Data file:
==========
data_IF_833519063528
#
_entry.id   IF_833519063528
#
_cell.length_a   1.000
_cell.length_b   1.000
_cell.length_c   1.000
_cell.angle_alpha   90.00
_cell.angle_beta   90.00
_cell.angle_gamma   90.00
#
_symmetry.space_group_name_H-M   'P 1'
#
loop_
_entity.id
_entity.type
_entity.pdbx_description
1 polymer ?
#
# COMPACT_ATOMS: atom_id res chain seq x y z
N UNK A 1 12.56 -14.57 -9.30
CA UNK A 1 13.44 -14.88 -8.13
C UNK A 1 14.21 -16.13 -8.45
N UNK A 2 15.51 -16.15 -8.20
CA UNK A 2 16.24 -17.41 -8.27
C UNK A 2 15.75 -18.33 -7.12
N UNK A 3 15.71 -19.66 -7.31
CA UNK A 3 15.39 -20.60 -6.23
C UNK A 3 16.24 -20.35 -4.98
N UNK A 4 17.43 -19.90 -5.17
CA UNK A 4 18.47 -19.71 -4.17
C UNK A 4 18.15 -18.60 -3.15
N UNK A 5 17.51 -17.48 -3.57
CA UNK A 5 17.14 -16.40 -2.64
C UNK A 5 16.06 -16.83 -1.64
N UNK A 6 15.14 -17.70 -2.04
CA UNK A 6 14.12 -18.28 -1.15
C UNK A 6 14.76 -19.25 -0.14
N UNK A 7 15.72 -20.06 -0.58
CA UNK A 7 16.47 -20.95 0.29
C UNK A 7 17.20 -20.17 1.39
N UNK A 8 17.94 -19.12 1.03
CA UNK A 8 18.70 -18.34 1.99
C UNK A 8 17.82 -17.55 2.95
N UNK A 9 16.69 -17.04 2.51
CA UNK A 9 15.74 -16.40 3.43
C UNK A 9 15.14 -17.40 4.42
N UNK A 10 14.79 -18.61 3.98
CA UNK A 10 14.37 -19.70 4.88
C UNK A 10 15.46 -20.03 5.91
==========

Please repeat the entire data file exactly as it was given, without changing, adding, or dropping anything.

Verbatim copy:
data_IF_833519063528
#
_entry.id   IF_833519063528
#
_cell.length_a   1.000
_cell.length_b   1.000
_cell.length_c   1.000
_cell.angle_alpha   90.00
_cell.angle_beta   90.00
_cell.angle_gamma   90.00
#
_symmetry.space_group_name_H-M   'P 1'
#
loop_
_entity.id
_entity.type
_entity.pdbx_description
1 polymer ?
#
# COMPACT_ATOMS: atom_id res chain seq x y z
N UNK A 1 12.56 -14.57 -9.30
CA UNK A 1 13.44 -14.88 -8.13
C UNK A 1 14.21 -16.13 -8.45
N UNK A 2 15.51 -16.15 -8.20
CA UNK A 2 16.24 -17.41 -8.27
C UNK A 2 15.75 -18.33 -7.12
N UNK A 3 15.71 -19.66 -7.31
CA UNK A 3 15.39 -20.60 -6.23
C UNK A 3 16.24 -20.35 -4.98
N UNK A 4 17.43 -19.90 -5.17
CA UNK A 4 18.47 -19.71 -4.17
C UNK A 4 18.15 -18.60 -3.15
N UNK A 5 17.51 -17.48 -3.57
CA UNK A 5 17.14 -16.40 -2.64
C UNK A 5 16.06 -16.83 -1.64
N UNK A 6 15.14 -17.70 -2.04
CA UNK A 6 14.12 -18.28 -1.15
C UNK A 6 14.76 -19.25 -0.14
N UNK A 7 15.72 -20.06 -0.58
CA UNK A 7 16.47 -20.95 0.29
C UNK A 7 17.20 -20.17 1.39
N UNK A 8 17.94 -19.12 1.03
CA UNK A 8 18.70 -18.34 1.99
C UNK A 8 17.82 -17.55 2.95
N UNK A 9 16.69 -17.04 2.51
CA UNK A 9 15.74 -16.40 3.43
C UNK A 9 15.14 -17.40 4.42
N UNK A 10 14.79 -18.61 3.98
CA UNK A 10 14.37 -19.70 4.88
C UNK A 10 15.46 -20.03 5.91